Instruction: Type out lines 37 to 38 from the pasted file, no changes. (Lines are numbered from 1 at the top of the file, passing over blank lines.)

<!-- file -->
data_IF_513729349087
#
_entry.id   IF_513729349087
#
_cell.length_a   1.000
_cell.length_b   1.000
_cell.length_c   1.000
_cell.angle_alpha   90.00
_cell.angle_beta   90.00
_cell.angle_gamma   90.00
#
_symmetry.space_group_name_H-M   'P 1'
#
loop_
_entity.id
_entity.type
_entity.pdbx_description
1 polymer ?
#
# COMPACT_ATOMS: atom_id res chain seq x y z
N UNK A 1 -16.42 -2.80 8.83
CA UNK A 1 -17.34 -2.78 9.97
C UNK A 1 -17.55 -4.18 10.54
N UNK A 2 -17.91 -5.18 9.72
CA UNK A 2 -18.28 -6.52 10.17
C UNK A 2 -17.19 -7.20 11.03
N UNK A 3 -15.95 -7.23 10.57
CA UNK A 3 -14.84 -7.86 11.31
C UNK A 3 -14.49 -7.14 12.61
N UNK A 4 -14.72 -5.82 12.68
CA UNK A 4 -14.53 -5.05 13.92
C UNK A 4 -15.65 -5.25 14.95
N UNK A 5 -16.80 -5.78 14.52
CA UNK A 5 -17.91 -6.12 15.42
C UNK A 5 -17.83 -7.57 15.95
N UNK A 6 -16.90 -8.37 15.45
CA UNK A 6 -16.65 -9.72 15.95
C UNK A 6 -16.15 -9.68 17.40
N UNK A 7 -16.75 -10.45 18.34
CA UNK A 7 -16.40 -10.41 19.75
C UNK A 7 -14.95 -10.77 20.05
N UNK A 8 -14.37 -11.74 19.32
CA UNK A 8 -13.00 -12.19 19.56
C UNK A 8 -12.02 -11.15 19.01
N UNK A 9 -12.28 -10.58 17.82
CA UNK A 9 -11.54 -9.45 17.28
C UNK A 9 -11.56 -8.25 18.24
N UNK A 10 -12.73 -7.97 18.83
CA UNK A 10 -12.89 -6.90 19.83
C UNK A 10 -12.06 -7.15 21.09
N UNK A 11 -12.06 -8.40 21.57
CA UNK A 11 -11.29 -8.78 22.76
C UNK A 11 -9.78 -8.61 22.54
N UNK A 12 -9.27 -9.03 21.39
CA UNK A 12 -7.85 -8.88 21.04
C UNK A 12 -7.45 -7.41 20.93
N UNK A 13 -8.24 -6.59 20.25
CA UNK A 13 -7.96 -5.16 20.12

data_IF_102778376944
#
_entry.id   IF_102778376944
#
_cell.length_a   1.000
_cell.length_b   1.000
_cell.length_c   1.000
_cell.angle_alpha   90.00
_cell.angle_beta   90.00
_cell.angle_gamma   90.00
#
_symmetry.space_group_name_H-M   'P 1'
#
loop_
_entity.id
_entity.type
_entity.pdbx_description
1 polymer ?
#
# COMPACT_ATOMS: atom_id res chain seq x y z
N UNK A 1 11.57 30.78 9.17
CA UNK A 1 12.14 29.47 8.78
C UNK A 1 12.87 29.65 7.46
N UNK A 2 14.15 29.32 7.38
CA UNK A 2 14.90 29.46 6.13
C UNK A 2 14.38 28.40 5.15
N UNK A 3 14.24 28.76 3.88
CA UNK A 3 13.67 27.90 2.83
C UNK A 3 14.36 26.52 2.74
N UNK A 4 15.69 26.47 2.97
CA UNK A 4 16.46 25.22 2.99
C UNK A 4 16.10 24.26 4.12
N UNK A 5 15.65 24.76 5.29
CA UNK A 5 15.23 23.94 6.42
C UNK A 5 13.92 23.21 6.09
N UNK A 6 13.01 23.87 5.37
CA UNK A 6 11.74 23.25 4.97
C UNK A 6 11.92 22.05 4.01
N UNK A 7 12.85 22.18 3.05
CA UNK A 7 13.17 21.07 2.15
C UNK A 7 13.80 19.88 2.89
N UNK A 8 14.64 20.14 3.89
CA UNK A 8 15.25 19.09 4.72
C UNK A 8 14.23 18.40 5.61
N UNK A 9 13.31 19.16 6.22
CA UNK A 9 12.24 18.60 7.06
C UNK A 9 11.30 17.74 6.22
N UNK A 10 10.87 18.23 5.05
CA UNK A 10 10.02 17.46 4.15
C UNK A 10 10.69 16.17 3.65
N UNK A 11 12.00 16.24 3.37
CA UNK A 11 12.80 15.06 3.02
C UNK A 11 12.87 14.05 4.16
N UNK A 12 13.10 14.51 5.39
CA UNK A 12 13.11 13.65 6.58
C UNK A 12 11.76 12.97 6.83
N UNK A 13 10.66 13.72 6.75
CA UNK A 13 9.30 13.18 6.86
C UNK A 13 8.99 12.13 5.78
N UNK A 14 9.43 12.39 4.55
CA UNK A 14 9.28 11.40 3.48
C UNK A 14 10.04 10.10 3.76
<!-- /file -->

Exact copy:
CA UNK A 6 -16.65 -9.72 15.95
C UNK A 6 -16.15 -9.68 17.40